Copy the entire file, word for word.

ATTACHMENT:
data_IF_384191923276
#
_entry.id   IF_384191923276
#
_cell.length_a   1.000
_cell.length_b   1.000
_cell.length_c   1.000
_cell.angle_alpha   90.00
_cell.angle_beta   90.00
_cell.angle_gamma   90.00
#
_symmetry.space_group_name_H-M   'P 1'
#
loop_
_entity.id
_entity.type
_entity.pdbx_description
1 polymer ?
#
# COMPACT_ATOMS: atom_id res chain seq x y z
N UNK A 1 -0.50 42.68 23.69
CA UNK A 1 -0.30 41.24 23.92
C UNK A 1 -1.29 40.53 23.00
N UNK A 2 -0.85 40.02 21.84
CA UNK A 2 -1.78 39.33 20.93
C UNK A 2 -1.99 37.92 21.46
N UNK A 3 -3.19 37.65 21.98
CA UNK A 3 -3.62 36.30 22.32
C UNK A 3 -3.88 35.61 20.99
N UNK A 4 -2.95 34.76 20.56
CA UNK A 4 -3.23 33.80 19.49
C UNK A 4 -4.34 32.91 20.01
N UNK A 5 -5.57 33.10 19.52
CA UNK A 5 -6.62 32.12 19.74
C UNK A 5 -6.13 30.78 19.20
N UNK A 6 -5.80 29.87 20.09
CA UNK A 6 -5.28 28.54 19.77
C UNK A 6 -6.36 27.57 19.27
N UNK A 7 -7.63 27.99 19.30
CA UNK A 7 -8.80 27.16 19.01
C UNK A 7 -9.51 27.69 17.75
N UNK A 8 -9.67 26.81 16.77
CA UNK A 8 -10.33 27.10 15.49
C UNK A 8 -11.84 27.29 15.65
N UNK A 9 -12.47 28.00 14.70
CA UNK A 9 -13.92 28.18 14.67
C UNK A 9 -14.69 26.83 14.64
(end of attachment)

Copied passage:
data_IF_384191923276
#
_entry.id   IF_384191923276
#
_cell.length_a   1.000
_cell.length_b   1.000
_cell.length_c   1.000
_cell.angle_alpha   90.00
_cell.angle_beta   90.00
_cell.angle_gamma   90.00
#
_symmetry.space_group_name_H-M   'P 1'
#
loop_
_entity.id
_entity.type
_entity.pdbx_description
1 polymer ?
#
# COMPACT_ATOMS: atom_id res chain seq x y z
N UNK A 1 -0.50 42.68 23.69
CA UNK A 1 -0.30 41.24 23.92
C UNK A 1 -1.29 40.53 23.00
N UNK A 2 -0.85 40.02 21.84
CA UNK A 2 -1.78 39.33 20.93
C UNK A 2 -1.99 37.92 21.46
N UNK A 3 -3.19 37.65 21.98
CA UNK A 3 -3.62 36.30 22.32
C UNK A 3 -3.88 35.61 20.99
N UNK A 4 -2.95 34.76 20.56
CA UNK A 4 -3.23 33.80 19.49
C UNK A 4 -4.34 32.91 20.01
N UNK A 5 -5.57 33.10 19.52
CA UNK A 5 -6.62 32.12 19.74
C UNK A 5 -6.13 30.78 19.20
N UNK A 6 -5.80 29.87 20.09
CA UNK A 6 -5.28 28.54 19.77
C UNK A 6 -6.36 27.57 19.27
N UNK A 7 -7.63 27.99 19.30
CA UNK A 7 -8.80 27.16 19.01
C UNK A 7 -9.51 27.69 17.75
N UNK A 8 -9.67 26.81 16.77
CA UNK A 8 -10.33 27.10 15.49
C UNK A 8 -11.84 27.29 15.65
N UNK A 9 -12.47 28.00 14.70
CA UNK A 9 -13.92 28.18 14.67
C UNK A 9 -14.69 26.83 14.64